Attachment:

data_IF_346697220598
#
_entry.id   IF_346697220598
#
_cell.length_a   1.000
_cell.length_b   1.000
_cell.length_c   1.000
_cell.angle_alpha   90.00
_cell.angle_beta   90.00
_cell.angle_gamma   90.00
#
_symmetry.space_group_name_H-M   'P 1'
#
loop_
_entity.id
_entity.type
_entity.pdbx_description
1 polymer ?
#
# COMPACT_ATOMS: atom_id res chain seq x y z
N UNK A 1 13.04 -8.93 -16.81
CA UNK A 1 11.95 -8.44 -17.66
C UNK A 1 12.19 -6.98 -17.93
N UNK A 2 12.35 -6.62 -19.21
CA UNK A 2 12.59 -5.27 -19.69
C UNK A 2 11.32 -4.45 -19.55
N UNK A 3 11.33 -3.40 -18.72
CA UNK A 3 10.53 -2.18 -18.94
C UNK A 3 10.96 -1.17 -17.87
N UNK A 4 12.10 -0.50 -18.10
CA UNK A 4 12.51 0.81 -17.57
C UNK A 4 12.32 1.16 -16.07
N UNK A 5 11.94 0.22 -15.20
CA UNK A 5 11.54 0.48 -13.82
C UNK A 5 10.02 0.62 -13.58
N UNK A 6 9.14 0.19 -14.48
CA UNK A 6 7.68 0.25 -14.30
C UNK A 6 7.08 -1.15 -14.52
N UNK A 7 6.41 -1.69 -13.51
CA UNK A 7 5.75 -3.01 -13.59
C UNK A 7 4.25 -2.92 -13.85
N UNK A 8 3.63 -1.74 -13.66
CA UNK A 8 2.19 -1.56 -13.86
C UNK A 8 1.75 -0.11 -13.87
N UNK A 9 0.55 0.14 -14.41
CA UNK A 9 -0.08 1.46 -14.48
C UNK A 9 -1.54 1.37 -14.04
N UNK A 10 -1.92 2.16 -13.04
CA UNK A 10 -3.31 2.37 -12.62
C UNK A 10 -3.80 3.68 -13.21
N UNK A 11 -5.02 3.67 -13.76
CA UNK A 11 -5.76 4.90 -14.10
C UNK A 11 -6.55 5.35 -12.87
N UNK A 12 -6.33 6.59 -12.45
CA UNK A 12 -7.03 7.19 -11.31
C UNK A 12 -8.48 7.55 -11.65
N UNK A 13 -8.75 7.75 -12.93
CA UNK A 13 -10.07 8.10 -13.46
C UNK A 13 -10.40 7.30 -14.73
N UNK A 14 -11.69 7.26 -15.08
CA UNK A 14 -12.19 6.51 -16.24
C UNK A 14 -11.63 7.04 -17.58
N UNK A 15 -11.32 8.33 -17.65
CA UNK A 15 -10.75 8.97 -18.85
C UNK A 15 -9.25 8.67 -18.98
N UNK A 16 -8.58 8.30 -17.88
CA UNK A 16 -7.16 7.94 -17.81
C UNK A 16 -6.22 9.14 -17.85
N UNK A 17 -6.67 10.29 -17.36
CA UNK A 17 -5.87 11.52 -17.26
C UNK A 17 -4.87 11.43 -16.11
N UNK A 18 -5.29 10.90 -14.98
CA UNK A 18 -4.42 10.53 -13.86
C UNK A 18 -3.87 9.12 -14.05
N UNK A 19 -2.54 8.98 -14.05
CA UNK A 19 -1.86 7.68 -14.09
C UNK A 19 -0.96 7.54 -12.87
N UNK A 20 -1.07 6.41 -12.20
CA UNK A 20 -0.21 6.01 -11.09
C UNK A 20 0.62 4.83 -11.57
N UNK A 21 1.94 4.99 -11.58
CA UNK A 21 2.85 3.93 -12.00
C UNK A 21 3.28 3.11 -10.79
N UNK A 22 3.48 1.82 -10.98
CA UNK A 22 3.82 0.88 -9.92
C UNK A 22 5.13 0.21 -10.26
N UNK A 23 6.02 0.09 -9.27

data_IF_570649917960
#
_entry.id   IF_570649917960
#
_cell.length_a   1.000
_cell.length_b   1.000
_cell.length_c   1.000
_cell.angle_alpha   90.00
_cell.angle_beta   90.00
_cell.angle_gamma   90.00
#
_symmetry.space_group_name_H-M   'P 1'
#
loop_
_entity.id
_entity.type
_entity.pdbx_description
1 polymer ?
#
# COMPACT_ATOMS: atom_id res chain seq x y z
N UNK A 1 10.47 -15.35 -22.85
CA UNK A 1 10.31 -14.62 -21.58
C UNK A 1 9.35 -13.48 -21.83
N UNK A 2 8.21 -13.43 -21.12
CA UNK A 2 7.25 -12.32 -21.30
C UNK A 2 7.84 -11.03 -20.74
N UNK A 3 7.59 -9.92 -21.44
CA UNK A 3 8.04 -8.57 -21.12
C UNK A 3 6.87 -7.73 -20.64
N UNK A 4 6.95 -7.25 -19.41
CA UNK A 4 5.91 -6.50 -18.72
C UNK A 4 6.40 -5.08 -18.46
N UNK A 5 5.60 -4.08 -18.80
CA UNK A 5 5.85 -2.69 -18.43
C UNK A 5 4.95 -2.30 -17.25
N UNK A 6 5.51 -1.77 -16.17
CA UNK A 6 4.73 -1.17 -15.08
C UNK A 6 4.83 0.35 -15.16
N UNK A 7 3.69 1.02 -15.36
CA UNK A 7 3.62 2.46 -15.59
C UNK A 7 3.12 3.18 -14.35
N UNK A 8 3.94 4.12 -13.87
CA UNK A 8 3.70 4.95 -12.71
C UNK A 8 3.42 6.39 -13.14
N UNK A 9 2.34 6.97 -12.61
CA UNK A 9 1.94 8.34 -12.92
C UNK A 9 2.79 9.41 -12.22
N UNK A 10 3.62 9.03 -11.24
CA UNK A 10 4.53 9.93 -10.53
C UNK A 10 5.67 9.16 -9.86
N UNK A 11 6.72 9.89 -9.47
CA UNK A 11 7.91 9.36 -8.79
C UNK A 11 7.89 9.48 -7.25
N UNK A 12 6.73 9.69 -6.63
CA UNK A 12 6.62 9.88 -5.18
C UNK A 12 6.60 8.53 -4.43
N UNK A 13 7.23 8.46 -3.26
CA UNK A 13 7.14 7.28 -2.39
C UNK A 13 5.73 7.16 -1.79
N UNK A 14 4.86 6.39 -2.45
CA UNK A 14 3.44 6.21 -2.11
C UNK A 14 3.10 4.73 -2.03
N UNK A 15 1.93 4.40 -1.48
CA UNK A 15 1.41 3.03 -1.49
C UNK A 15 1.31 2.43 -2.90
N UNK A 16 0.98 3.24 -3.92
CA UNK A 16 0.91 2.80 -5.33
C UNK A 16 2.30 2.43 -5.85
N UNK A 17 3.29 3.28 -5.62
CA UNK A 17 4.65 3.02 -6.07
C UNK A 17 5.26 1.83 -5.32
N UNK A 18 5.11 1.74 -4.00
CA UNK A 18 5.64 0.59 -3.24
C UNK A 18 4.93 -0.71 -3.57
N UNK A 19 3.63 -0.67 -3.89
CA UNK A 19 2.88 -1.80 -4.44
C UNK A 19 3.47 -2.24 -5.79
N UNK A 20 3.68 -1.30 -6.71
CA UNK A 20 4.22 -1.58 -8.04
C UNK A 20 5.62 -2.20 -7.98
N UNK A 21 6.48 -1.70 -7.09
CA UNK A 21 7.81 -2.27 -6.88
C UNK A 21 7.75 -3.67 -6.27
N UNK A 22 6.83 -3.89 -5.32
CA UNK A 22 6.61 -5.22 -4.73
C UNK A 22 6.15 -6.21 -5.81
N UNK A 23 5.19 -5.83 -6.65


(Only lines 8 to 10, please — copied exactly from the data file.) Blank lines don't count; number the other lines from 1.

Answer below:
_cell.angle_alpha   90.00
_cell.angle_beta   90.00
_cell.angle_gamma   90.00